Safe Surrey Coalition’s rejection of rival Councillor Jack Hundial’s recent motion, in which he called on the city to acknowledge at the outset of council and committee meetings that these are convened on First Nations territory, has earned some rebuke for the dominant force on council.
This motion, like so many that came before it, was predictably dispatched via what has become a trademark 5-to-4 voting pattern.
The merits of Hundial’s motion aside, let’s look at this through a different lens.
Had Hundial presented a motion that each of the five Safe Surrey Coalition council members be gifted with a burlap sack bursting with gold coins, the result would no doubt have been the same.
This is, after all, a council where the “In” group and the “Out” group have become engrossed in a mutual crocodile death roll, politically speaking. There’s no seeing eye-to-eye in total war. Indeed, rare is it in Canada when a private member’s bill from an opposition MP or MLAs gets approved, and this sorry state of cynicism has bled down to the civic level.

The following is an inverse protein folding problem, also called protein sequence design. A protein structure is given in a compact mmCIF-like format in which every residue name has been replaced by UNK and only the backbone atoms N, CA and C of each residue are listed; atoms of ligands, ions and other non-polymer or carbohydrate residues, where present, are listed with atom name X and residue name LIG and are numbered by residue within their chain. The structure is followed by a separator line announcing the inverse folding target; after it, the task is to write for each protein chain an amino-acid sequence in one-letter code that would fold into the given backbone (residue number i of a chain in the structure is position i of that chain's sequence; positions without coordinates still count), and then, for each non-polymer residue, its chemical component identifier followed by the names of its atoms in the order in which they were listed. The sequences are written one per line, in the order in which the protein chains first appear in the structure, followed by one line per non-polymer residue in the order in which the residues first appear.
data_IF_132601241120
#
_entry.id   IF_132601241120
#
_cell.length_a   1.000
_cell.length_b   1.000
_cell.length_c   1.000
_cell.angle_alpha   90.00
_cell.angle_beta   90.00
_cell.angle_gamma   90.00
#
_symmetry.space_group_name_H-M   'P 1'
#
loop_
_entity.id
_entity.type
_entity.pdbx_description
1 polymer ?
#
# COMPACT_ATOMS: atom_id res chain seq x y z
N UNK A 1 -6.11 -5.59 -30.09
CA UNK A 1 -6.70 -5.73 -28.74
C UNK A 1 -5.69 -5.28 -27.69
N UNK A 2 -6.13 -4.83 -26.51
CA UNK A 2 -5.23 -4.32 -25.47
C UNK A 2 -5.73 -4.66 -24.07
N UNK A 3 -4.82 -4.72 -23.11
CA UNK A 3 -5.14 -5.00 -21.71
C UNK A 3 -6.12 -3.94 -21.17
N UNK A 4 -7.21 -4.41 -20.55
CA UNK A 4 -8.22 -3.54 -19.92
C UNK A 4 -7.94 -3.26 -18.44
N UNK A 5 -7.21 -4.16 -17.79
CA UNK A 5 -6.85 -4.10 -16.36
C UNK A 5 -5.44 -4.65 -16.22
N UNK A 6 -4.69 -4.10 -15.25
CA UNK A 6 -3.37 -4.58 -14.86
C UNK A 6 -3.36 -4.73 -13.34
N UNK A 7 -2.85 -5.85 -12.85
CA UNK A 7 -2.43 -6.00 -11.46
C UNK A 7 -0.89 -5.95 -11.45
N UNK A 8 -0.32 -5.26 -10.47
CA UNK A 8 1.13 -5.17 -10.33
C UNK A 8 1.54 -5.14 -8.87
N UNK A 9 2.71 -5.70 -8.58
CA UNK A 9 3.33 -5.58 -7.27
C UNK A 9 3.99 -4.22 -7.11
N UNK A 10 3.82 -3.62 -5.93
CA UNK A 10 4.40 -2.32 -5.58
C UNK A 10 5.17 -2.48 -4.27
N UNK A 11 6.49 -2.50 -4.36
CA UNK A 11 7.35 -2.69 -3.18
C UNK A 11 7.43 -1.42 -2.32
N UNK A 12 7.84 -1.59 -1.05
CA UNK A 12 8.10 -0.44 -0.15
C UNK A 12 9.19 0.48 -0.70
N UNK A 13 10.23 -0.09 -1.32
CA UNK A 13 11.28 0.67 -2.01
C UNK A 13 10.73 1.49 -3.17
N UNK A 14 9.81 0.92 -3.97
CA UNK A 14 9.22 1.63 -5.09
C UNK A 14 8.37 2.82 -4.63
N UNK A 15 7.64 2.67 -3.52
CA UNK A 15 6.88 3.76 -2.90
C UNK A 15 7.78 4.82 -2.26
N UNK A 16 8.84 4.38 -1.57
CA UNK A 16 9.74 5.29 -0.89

Dedicated Surrey council scrutinizer Richard Landale, a resident of Fleetwood, has painstakingly examined all motions presented by council members in 2020 with interesting though not unforeseen results, considering the Safe Surrey Coalition, with its five of nine votes on council, calls the shots.
According to Landale’s research, of motions presented by SSC members on council, all motions presented by Mayor Doug McCallum and councillors Doug Elford and Laurie Guerra were carried, and about two-thirds of Councillor Allison Patton’s were as well.
Not a bad batting average for the “In” group.
Councillor Mandeep Nagra (also SSC) and Independent Councillor Steven Pettigrew did not present notices of motion, according to Landale’s reckoning.
Councillor Linda Annis of Surrey First, and Brenda Locke of Surrey Connect, habitually fire all kinds of motions at council’s wall but few tend to stick. Annis filed the most of any council member (14 in all) in 2020 with little to no success. Some of these didn’t even get to a vote, having been ruled out of order by the mayor.
Locke didn’t fare much better. Nor did Hundial, also of Surrey Connect.
So, was the debate over Hundial’s First Nations acknowledgment motion engaged in earnest, or was it just theatre?
Did his motion have any hope of passing, once out of the gate?
What do you think?